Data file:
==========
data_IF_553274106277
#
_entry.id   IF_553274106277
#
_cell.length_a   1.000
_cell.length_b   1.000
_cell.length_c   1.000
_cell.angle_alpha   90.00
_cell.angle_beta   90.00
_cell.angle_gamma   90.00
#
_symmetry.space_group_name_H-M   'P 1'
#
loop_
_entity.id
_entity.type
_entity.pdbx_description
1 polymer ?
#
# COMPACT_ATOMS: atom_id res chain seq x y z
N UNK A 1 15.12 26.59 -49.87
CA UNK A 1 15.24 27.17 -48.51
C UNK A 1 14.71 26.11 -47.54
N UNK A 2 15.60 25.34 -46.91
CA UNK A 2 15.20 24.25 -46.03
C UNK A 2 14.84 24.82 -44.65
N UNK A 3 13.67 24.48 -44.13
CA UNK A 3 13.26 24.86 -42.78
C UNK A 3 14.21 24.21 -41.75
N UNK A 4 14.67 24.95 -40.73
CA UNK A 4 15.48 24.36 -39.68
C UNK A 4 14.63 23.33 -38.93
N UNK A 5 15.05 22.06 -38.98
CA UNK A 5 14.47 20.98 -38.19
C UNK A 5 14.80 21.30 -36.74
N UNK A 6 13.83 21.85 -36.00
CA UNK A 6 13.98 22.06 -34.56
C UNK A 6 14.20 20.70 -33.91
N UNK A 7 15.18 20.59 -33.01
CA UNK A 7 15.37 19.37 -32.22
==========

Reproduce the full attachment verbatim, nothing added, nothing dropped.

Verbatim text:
data_IF_553274106277
#
_entry.id   IF_553274106277
#
_cell.length_a   1.000
_cell.length_b   1.000
_cell.length_c   1.000
_cell.angle_alpha   90.00
_cell.angle_beta   90.00
_cell.angle_gamma   90.00
#
_symmetry.space_group_name_H-M   'P 1'
#
loop_
_entity.id
_entity.type
_entity.pdbx_description
1 polymer ?
#
# COMPACT_ATOMS: atom_id res chain seq x y z
N UNK A 1 15.12 26.59 -49.87
CA UNK A 1 15.24 27.17 -48.51
C UNK A 1 14.71 26.11 -47.54
N UNK A 2 15.60 25.34 -46.91
CA UNK A 2 15.20 24.25 -46.03
C UNK A 2 14.84 24.82 -44.65
N UNK A 3 13.67 24.48 -44.13
CA UNK A 3 13.26 24.86 -42.78
C UNK A 3 14.21 24.21 -41.75
N UNK A 4 14.67 24.95 -40.73
CA UNK A 4 15.48 24.36 -39.68
C UNK A 4 14.63 23.33 -38.93
N UNK A 5 15.05 22.06 -38.98
CA UNK A 5 14.47 20.98 -38.19
C UNK A 5 14.80 21.30 -36.74
N UNK A 6 13.83 21.85 -36.00
CA UNK A 6 13.98 22.06 -34.56
C UNK A 6 14.20 20.70 -33.91
N UNK A 7 15.18 20.59 -33.01
CA UNK A 7 15.37 19.37 -32.22